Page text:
FEISTY NEW YORKER AT HOME IN NAPLES

Feisty New Yorker calls Naples home, her show is top rated, the peo­ple's straight shooter

RSWLiving - - Cover Page - BY CRAIG GAR­RETT

SHE’S GRUFF AND SCRAPPY, A TELE­VI­SION SU­PER­STAR IN THE ROLE OF LADY JUS­TICE―WITH A FEW MIL­LION ADOR­ING FANS.

Judge Ju­dith Sheindlin is also one of ours, a na­tive New Yorker choos­ing South­west Florida to make a home. She and her hus­band have swapped a Gulf condo for a Naples house val­ued at nearly $9 mil­lion, or about two weeks of pay for her 52-day (per year) work sched­ule, ac­cord­ing to pub­lic records. Sheindlin is the pre­sid­ing Small Claims judge on the Emmy Award-win­ning Judge Judy, which broad­casts daily in South­west Florida on FOX 4 (WFTX). Flick on the tele­vi­sion, and she’s likely tear­ing into a bad land­lord or a weasel­ing boyfriend. Her find­ings are real.

Judge Judy, which cel­e­brated 20 years last Septem­ber, has been the No. 1 show in day­time tele­vi­sion since the 1998-99 sea­son and the No. 1 pro­gram in first-run syn­di­ca­tion for the last six sea­sons. She was 54 when

Judge Judy pre­miered af­ter Sheindlin’s time as a Fam­ily Court judge in New York. The show in Amer­ica av­er­ages more than 10 mil­lion daily view­ers. It eas­ily out­dis­tances oth­ers such as Dr. Phil and Fam­ily Feud, for in­stance. Ad­di­tion­ally, Judge Judy is li­censed in some 125 in­ter­na­tional ter­ri­to­ries, her agent Gary Rosen says.

Amaz­ingly, her rat­ings and brand show no eas­ing. Sheindlin, FOX 4’s general man­ager Char­lie Hen­rich says of the me­dia com­pany’s top-rated show, “is a driv­ing force in our in­dus­try. In this world today, we want some­one to shoot straight, some­one who ac­tu­ally tells how it is. She’s sharp as a whip and doesn’t give an inch. FOX 4 is very proud to part­ner [with CBS tele­vi­sion] to be her home­town sta­tion.”

Sheindlin’s charm is her zero tol­er­ance for non­sense. The show uses real lit­i­gants and a court au­di­ence paid to mur­mur and re­act to the pro­ceed­ings. Her one-liner “Judyisms” cut into fool­ish­ness with dis­mis­sive “good­bye” or “don’t-be-a-wise-guy” re­join­ders to the dis­agree­able or ar­gu­men­ta­tive. Some lit­i­gants try speak­ing out, pulling the

tough-guy act, but that in­evitably goes south; most view­ers have a Judge Judy-like char­ac­ter in their life. Her large staff searches Small Claims fil­ings. The goal is lit­i­gants’ know­ing one an­other, ac­cord­ing to re­ports, which is the best drama. For­mer lovers or room­mates seem to peo­ple the show. In ex­change for her judg­ment, they gain/ lose dam­ages and their 15 min­utes of fame.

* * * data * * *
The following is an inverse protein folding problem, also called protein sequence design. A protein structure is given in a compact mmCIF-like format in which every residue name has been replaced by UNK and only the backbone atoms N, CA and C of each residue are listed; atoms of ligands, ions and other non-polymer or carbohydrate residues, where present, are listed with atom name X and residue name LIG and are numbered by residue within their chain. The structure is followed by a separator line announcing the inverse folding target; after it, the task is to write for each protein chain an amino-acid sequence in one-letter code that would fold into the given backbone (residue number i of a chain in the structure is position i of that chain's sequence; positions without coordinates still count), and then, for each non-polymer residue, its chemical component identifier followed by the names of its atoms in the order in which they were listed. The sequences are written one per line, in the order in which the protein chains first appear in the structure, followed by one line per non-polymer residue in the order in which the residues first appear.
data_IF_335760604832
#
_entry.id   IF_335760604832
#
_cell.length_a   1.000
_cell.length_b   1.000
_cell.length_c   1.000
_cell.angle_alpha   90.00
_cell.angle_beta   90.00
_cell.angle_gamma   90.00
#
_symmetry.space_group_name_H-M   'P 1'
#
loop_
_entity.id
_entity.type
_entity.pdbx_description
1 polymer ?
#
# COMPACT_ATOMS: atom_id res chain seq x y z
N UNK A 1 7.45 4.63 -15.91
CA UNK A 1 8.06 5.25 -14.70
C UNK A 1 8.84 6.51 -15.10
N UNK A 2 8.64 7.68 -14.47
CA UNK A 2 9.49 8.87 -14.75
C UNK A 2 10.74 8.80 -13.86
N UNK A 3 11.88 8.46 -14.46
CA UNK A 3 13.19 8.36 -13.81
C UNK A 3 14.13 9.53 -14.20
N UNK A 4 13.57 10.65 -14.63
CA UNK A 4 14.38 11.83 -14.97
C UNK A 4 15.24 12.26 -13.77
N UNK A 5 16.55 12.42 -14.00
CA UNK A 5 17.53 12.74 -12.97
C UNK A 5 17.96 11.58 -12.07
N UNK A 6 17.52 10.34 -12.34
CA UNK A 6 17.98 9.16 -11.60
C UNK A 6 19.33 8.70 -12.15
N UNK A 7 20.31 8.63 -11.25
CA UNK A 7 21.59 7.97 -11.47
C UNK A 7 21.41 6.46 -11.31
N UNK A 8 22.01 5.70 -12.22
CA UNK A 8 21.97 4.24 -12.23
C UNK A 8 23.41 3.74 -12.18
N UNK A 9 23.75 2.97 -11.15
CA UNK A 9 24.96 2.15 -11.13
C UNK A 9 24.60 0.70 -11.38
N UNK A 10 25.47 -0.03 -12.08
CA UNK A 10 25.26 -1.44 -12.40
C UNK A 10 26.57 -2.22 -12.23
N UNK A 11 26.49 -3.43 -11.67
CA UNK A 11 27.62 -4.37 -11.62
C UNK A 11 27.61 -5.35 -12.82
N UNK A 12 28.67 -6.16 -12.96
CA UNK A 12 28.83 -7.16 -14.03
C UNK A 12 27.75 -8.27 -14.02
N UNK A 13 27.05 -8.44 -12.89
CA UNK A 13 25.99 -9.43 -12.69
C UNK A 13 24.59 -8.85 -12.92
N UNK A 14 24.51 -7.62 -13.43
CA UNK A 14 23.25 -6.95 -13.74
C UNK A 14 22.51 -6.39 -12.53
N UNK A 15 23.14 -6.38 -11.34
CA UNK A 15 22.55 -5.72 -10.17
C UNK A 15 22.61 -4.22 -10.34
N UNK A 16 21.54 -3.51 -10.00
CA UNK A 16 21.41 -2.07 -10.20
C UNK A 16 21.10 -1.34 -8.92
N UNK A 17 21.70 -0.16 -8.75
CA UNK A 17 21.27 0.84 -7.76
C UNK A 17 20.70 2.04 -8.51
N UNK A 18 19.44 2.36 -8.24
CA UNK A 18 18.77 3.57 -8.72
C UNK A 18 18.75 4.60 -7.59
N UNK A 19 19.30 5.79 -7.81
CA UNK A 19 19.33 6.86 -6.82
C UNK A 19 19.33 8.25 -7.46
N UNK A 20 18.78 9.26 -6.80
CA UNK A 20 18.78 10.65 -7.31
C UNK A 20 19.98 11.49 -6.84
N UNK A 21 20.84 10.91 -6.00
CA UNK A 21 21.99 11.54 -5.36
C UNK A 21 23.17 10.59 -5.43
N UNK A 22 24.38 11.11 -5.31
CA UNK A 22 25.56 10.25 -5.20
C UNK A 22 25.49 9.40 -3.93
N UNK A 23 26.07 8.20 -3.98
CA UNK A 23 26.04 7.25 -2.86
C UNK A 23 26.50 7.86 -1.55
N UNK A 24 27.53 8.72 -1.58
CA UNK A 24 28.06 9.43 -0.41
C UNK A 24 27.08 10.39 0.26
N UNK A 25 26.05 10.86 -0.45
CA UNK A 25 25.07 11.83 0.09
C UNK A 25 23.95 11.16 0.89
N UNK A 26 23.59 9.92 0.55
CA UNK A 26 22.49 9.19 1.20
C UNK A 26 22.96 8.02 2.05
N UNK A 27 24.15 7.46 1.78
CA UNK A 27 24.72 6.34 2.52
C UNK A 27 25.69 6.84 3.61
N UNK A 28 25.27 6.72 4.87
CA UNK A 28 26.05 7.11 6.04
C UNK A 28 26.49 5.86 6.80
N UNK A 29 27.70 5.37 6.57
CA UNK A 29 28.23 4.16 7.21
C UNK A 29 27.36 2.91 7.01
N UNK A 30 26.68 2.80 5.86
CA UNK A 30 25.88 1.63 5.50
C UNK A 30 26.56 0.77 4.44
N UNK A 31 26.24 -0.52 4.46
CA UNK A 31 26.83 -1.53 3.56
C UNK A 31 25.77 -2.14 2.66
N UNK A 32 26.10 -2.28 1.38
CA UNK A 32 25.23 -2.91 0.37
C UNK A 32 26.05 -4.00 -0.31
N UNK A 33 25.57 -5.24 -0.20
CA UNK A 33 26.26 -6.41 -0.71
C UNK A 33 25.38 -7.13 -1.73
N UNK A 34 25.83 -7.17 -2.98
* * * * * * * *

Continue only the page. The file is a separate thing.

Sheindlin is bal­anced by her equally tough bailiff, Petri Hawkins Byrd, who served years ago in her New York court­room. He is funny in his dis­mis­sive way, seem­ingly dis­in­ter­ested, yet fully pro­tec­tive of his boss―the pair make us smile, as if jus­tice has been truly served. The show is in rare space, as was Oprah Win­frey or the orig­i­na­tor of the court­room genre, Judge Joseph Wap­ner, says Greg Stet­son, pro­gram di­rec­tor for WINK-TV, a CBS af­fil­i­ate in Fort My­ers. “Per­son­al­ity seems to drive things,” he says. “It’s like NCIS (drama se­ries)―Mark Har­mon is cast and all of a sud­den, boom, you have a hit. [ Judge Judy] is a phe­nom­e­non, no ques­tion.”

Judge Judy is pitched as a New York show, but is filmed in Los An­ge­les. Sheindlin re­port­edly earns $47 mil­lion a year for her work, enough for her trade­mark lace col­lars―and sev­eral homes, ac­cord­ing to re­ports. Her ap­peal is im­mense, how­ever, with fan clubs and celebrity gos­sip car­pet­ing so­cial me­dia and the In­ter­net. Cape Co­ral res­i­dent John Ma­honey is a huge fan, for in­stance, watch­ing Judge Judy daily. Al­though he doesn’t sched­ule his days around the show, he records episodes to scour af­ter work, he says. “I like watch­ing the dif­fer­ent char­ac­ters that ap­pear on the show,” Ma­honey says. “There is never a dull mo­ment,” adding that fa­vorite cases are about claims of prop­erty dam­age. “It’s fun to watch her putting them in their place and yell at them like I would yell at them. … She re­minds me of my grandma, who also grew up in New York City. They have so many things in com­mon.”

Af­ter nearly 25 years in New York Fam­ily Court, Sheindlin re­tired from the bench in 1996 to start the syn­di­cated pro­gram that bears her name. She be­gan her ca­reer as a prose­cu­tor in Fam­ily Court in 1972. In 1982, then-New York City Mayor Ed­ward Koch ap­pointed her to the bench. In 1986, Sheindlin was ap­pointed the su­per­vis­ing judge in Man­hat­tan Fam­ily Court. She heard more than 20,000 cases dur­ing her ca­reer, Rosen says. She was tapped to teach all newly elected and ap­pointed Fam­ily Court judges for al­most a decade. In Fam­ily Court, she earned a rep­u­ta­tion as one of New York’s most ef­fec­tive judges. Sheindlin is cred­ited with pi­o­neer­ing an open court pol­icy, al­low­ing the pub­lic and the me­dia to view the Fam­ily Court process. The CBS tele­vi­sion show 60 Min­utes in­tro­duced her to the na­tion in 1993.

“SHE’S SHARP AS A WHIP AND DOESN’T GIVE AN INCH.” —Char­lie Hen­rich, FOX 4 general

man­ager on Judge Judy Sheindlin

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